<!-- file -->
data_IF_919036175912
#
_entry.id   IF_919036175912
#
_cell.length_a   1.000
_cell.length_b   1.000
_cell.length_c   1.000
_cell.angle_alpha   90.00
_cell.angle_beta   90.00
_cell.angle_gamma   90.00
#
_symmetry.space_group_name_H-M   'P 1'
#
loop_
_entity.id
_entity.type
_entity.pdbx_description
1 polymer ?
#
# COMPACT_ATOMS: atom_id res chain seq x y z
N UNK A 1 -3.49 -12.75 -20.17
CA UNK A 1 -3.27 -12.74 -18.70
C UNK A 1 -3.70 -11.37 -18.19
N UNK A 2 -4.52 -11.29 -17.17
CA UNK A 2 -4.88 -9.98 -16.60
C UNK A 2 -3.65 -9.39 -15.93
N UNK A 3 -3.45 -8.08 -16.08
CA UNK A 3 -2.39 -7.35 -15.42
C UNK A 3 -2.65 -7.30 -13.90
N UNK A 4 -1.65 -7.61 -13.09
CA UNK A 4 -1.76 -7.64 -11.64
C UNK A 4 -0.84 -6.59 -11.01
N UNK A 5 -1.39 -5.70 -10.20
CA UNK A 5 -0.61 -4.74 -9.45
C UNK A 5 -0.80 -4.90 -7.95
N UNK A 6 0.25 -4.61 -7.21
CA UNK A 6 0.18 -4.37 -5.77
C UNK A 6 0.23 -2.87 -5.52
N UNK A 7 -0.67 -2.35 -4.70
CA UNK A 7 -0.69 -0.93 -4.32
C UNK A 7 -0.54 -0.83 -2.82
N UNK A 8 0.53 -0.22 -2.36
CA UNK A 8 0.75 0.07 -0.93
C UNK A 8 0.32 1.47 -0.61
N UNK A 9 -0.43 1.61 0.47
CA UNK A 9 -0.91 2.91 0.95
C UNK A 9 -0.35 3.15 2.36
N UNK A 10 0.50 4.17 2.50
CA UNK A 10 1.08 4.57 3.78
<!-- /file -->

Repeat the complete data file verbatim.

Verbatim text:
data_IF_919036175912
#
_entry.id   IF_919036175912
#
_cell.length_a   1.000
_cell.length_b   1.000
_cell.length_c   1.000
_cell.angle_alpha   90.00
_cell.angle_beta   90.00
_cell.angle_gamma   90.00
#
_symmetry.space_group_name_H-M   'P 1'
#
loop_
_entity.id
_entity.type
_entity.pdbx_description
1 polymer ?
#
# COMPACT_ATOMS: atom_id res chain seq x y z
N UNK A 1 -3.49 -12.75 -20.17
CA UNK A 1 -3.27 -12.74 -18.70
C UNK A 1 -3.70 -11.37 -18.19
N UNK A 2 -4.52 -11.29 -17.17
CA UNK A 2 -4.88 -9.98 -16.60
C UNK A 2 -3.65 -9.39 -15.93
N UNK A 3 -3.45 -8.08 -16.08
CA UNK A 3 -2.39 -7.35 -15.42
C UNK A 3 -2.65 -7.30 -13.90
N UNK A 4 -1.65 -7.61 -13.09
CA UNK A 4 -1.76 -7.64 -11.64
C UNK A 4 -0.84 -6.59 -11.01
N UNK A 5 -1.39 -5.70 -10.20
CA UNK A 5 -0.61 -4.74 -9.45
C UNK A 5 -0.80 -4.90 -7.95
N UNK A 6 0.25 -4.61 -7.21
CA UNK A 6 0.18 -4.37 -5.77
C UNK A 6 0.23 -2.87 -5.52
N UNK A 7 -0.67 -2.35 -4.70
CA UNK A 7 -0.69 -0.93 -4.32
C UNK A 7 -0.54 -0.83 -2.82
N UNK A 8 0.53 -0.22 -2.36
CA UNK A 8 0.75 0.07 -0.93
C UNK A 8 0.32 1.47 -0.61
N UNK A 9 -0.43 1.61 0.47
CA UNK A 9 -0.91 2.91 0.95
C UNK A 9 -0.35 3.15 2.36
N UNK A 10 0.50 4.17 2.50
CA UNK A 10 1.08 4.57 3.78